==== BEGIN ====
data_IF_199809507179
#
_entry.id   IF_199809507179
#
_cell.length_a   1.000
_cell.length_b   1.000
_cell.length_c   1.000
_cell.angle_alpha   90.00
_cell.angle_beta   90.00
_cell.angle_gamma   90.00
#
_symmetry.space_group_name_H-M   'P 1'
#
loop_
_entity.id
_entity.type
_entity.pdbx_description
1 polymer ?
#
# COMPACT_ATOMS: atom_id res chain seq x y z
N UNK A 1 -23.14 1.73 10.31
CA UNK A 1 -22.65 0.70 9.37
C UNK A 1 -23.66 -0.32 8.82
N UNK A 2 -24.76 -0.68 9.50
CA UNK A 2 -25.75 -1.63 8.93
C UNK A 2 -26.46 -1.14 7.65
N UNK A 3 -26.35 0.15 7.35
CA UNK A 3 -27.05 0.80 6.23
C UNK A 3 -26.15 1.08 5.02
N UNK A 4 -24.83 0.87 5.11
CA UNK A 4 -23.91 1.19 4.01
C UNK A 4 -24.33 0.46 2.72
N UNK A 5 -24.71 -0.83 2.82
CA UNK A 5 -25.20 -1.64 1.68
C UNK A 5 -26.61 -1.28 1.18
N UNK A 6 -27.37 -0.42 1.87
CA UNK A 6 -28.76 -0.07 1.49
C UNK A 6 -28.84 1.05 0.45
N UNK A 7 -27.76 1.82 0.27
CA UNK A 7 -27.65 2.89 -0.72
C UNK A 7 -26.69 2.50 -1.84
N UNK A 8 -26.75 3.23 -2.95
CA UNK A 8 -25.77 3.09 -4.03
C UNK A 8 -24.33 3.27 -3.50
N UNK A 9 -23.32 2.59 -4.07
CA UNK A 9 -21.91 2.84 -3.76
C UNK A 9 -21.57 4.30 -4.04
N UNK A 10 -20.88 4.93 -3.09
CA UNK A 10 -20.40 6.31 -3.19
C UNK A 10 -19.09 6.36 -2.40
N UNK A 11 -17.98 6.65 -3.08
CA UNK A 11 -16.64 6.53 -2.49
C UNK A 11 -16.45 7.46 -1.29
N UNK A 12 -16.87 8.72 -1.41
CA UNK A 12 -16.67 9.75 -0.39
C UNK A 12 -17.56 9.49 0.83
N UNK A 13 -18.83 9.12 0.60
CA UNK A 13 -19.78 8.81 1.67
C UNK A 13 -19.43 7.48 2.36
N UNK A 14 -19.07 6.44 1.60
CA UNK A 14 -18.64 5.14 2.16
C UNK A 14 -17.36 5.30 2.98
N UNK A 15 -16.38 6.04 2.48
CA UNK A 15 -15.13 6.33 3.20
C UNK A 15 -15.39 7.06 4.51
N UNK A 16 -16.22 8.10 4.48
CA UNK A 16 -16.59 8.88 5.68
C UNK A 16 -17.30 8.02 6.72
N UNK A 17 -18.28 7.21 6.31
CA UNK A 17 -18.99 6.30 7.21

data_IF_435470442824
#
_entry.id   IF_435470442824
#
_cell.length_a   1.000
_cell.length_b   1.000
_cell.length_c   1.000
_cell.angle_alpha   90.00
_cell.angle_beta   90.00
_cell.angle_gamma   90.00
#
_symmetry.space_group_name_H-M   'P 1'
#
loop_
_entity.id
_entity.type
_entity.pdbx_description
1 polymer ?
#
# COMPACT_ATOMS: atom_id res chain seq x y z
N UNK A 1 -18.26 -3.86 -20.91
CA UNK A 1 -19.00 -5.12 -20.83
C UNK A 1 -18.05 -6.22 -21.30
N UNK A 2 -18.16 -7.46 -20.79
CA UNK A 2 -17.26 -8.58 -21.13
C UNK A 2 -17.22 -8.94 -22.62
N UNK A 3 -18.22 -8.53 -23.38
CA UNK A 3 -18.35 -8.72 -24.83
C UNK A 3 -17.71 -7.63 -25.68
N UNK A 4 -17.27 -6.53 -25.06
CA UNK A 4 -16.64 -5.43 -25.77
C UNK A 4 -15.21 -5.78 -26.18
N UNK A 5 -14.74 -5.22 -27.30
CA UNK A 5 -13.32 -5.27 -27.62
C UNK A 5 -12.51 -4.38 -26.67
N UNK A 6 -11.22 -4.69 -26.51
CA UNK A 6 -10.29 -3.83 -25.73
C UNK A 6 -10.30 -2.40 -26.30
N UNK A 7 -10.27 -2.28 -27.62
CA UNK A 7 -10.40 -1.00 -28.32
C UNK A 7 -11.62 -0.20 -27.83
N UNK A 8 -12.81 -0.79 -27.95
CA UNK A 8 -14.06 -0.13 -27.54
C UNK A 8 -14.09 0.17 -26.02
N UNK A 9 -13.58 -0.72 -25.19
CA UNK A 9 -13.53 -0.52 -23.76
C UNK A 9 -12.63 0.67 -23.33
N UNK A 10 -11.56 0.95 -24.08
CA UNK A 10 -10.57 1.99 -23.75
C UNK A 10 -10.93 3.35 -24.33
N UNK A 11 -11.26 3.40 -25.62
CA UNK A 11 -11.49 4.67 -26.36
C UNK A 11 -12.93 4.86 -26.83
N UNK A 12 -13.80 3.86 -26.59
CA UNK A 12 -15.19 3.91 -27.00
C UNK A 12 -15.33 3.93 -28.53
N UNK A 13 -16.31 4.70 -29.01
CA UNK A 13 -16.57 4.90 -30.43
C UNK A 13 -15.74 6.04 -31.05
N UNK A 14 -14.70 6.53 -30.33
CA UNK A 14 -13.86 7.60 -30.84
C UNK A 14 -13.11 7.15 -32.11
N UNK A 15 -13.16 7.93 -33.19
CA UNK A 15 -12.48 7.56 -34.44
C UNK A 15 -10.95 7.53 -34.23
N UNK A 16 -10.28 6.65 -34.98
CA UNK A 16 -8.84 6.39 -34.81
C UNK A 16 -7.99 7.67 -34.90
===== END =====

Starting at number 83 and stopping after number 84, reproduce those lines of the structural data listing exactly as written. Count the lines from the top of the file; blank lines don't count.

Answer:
#
loop_